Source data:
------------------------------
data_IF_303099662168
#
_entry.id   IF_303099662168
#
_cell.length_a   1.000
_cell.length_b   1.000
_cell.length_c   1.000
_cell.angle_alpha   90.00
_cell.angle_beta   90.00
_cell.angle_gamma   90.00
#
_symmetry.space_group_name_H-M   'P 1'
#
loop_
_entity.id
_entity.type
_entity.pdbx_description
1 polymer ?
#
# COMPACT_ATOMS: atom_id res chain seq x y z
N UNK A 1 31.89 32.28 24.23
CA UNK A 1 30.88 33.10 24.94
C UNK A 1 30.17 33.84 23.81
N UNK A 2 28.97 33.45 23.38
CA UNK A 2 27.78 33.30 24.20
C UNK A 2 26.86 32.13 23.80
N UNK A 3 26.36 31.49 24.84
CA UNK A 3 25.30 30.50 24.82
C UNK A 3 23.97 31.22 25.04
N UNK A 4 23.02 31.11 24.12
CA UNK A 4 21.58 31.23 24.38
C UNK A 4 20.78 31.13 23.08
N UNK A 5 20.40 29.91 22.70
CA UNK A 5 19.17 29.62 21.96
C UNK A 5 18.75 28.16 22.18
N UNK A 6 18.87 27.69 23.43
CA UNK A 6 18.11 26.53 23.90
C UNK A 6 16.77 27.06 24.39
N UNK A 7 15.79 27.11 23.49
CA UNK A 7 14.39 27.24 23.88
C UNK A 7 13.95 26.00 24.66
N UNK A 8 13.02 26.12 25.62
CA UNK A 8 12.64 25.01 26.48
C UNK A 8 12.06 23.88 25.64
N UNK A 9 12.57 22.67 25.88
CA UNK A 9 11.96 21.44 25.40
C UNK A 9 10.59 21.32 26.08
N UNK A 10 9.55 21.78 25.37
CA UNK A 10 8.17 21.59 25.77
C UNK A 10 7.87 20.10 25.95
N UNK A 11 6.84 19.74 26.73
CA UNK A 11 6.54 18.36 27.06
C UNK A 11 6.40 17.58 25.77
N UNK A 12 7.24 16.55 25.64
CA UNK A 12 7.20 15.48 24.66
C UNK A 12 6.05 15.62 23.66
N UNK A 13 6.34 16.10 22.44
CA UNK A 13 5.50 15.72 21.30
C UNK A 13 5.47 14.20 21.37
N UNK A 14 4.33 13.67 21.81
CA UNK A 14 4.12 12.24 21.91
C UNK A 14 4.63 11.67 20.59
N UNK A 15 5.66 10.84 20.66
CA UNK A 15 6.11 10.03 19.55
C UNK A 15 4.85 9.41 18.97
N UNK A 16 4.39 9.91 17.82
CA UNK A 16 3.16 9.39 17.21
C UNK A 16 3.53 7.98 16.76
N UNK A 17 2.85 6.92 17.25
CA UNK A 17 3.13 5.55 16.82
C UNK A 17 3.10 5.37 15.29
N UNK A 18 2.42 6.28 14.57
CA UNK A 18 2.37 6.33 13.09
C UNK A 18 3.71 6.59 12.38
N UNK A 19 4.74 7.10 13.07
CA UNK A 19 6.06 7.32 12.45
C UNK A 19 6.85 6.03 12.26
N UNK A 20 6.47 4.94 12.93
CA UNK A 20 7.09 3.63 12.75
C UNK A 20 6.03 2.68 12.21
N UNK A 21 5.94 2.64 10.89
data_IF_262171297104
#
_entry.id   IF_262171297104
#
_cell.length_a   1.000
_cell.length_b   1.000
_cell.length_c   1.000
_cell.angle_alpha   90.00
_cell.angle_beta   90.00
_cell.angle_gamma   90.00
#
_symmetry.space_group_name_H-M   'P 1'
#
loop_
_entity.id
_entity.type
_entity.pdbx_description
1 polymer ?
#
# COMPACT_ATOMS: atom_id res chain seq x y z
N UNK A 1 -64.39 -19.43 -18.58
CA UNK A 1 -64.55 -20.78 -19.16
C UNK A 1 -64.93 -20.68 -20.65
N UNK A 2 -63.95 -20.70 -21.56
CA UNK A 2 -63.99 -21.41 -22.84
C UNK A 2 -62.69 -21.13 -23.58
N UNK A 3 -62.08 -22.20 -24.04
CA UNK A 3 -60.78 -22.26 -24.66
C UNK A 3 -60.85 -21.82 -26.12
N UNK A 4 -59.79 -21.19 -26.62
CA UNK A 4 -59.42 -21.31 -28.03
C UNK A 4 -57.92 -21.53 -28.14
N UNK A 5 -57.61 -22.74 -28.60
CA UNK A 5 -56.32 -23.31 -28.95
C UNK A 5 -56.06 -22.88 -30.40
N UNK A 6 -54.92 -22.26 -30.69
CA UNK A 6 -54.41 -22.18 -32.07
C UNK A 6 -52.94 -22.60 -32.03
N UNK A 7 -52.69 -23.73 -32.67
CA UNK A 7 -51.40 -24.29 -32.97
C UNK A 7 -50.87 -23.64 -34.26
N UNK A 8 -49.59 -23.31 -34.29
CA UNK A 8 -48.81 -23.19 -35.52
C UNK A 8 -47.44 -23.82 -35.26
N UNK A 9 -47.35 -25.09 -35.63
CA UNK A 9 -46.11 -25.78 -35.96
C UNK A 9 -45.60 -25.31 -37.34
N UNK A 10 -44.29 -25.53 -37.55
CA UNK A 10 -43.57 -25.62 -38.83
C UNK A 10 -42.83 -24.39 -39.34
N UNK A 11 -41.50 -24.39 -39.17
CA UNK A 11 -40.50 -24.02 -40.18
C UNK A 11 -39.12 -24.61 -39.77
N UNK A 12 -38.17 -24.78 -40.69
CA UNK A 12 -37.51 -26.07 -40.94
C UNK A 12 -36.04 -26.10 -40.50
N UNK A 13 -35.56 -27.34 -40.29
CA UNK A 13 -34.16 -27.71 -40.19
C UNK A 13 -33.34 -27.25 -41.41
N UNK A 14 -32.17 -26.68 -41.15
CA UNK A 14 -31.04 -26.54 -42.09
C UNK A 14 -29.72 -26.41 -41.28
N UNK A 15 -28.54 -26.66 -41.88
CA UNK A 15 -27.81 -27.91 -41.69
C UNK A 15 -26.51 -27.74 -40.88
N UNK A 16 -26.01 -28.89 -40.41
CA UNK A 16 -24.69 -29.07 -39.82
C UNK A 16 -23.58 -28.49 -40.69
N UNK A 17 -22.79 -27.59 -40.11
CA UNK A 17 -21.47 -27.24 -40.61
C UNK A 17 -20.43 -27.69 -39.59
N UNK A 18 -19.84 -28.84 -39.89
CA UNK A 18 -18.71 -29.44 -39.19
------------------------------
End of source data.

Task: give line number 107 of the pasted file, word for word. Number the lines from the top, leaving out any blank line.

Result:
C UNK A 2 -62.69 -21.13 -23.58